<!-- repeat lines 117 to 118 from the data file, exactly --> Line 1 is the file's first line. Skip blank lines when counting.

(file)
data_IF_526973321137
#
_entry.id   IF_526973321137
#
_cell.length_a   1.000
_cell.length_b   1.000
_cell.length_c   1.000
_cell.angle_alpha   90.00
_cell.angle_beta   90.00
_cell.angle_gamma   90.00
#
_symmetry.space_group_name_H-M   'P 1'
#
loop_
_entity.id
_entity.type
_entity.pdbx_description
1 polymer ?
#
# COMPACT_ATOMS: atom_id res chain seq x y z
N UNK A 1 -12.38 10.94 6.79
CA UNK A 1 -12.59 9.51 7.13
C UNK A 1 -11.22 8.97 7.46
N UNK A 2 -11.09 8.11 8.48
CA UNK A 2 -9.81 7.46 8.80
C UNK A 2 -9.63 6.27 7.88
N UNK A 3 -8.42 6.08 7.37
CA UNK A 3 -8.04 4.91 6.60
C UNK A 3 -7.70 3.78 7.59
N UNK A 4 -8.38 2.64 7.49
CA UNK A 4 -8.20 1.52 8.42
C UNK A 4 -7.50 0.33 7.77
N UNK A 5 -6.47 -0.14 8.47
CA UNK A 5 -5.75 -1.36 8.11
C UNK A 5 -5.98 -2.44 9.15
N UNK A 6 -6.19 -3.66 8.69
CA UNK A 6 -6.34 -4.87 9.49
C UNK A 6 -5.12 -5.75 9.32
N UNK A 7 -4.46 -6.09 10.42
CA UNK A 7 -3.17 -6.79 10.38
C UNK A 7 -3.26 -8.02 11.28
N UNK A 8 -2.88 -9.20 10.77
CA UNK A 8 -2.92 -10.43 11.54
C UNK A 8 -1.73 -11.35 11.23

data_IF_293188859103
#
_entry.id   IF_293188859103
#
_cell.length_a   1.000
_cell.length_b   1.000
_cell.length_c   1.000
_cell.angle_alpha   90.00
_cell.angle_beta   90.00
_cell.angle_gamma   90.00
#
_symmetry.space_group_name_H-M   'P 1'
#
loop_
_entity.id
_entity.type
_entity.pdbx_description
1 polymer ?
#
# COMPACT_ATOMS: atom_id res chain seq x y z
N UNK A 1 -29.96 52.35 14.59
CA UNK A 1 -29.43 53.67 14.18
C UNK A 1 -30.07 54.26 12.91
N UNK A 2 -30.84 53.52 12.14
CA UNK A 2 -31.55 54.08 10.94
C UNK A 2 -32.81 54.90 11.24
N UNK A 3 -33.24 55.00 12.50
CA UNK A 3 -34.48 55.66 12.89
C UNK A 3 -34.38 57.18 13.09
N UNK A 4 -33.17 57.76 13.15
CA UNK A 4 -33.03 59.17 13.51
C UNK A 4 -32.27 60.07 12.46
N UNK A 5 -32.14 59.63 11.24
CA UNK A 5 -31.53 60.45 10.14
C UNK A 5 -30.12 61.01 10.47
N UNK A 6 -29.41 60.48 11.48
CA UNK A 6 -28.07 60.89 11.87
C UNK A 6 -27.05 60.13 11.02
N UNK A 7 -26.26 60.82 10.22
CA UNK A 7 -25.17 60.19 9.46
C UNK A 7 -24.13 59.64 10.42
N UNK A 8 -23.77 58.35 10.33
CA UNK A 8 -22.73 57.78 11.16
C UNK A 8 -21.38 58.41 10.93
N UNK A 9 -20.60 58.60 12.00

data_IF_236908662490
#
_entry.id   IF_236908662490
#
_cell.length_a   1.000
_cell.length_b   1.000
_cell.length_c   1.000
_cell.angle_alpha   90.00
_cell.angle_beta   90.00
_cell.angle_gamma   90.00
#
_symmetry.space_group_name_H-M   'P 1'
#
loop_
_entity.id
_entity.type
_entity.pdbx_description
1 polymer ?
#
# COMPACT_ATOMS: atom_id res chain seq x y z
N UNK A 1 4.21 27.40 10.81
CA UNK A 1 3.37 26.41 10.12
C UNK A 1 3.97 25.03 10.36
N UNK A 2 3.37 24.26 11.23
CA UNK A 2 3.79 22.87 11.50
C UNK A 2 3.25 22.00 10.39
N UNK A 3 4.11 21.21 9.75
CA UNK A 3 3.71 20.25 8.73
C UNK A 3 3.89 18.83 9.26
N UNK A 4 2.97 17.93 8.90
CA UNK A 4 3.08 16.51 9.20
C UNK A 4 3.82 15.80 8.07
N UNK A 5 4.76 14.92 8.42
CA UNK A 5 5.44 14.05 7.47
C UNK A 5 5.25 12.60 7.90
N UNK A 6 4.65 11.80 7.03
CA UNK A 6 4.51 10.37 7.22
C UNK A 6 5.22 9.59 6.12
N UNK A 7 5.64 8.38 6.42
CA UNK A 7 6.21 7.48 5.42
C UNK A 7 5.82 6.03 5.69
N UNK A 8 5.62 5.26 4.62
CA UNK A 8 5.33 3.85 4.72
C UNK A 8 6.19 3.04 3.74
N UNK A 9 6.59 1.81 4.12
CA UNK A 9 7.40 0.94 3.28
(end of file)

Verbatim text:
CA UNK A 3 3.71 20.25 8.73
C UNK A 3 3.89 18.83 9.26